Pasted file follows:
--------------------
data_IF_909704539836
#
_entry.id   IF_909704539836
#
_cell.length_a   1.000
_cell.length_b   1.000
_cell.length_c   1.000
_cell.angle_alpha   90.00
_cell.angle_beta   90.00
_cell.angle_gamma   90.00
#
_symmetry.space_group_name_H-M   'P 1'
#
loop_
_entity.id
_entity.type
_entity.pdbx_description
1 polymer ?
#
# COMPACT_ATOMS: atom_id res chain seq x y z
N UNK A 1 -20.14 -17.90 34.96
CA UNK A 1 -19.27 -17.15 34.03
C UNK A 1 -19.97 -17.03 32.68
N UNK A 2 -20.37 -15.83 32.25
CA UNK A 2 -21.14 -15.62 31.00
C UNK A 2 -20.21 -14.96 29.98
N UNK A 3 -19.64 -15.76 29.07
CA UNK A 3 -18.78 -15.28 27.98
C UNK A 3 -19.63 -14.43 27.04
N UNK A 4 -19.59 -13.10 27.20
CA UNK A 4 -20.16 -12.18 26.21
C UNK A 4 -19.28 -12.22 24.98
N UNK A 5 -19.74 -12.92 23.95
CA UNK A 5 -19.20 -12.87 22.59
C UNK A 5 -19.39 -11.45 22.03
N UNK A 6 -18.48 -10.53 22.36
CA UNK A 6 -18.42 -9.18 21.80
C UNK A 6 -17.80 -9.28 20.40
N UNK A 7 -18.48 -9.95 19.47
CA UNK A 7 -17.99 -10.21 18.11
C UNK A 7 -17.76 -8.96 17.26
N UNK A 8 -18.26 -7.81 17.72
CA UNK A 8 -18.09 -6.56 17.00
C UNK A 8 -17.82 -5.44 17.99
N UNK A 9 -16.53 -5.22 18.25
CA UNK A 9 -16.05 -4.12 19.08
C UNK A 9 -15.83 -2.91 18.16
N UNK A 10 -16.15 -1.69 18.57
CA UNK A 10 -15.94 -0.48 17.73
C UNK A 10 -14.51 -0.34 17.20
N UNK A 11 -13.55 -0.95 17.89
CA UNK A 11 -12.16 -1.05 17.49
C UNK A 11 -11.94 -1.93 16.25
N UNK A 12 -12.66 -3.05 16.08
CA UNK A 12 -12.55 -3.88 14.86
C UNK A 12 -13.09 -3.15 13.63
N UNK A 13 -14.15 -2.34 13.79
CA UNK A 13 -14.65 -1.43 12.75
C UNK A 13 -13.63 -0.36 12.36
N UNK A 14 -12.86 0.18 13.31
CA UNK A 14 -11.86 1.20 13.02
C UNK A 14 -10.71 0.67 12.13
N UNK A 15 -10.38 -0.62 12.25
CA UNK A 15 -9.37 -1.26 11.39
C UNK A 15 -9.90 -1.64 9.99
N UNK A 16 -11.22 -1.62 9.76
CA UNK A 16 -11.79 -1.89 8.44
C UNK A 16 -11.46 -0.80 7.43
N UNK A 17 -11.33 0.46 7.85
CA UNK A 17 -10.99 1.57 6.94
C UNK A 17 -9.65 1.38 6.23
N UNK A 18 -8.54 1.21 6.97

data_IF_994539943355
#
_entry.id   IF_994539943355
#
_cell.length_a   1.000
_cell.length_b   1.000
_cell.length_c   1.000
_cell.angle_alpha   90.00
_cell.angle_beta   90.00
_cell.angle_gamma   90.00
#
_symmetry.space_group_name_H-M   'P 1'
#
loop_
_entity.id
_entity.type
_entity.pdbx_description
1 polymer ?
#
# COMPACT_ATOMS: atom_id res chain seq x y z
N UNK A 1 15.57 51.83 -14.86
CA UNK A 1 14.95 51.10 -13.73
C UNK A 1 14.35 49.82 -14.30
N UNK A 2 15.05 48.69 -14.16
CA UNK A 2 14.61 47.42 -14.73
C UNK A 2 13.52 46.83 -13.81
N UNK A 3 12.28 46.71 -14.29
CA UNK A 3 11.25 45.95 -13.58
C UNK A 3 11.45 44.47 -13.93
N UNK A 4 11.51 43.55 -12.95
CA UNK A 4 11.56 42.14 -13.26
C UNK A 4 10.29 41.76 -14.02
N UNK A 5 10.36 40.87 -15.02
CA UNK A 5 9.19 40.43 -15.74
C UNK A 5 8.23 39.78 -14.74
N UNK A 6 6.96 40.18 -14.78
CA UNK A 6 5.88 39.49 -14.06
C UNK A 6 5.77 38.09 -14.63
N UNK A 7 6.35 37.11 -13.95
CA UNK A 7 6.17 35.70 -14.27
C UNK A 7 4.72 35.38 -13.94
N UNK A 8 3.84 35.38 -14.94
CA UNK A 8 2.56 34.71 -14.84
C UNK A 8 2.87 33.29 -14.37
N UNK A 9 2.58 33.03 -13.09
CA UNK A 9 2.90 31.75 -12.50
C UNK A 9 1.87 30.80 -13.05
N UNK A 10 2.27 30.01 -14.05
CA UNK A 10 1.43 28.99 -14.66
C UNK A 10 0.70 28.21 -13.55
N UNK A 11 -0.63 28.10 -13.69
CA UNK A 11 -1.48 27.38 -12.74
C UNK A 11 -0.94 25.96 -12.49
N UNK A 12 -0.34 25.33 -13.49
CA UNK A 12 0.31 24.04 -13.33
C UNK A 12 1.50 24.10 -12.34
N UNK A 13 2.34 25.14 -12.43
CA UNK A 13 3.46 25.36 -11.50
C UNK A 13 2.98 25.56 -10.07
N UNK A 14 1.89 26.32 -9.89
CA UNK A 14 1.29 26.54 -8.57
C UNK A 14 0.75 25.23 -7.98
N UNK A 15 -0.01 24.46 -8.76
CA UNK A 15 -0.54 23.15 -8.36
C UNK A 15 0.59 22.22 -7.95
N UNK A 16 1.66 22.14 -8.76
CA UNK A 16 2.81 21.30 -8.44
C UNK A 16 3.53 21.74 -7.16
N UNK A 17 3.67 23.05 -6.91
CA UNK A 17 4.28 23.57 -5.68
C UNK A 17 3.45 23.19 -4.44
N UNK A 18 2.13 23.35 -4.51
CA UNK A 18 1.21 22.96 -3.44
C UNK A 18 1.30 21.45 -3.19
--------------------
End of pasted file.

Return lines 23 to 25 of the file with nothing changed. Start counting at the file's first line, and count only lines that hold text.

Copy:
C UNK A 1 -19.97 -17.03 32.68
N UNK A 2 -20.37 -15.83 32.25
CA UNK A 2 -21.14 -15.62 31.00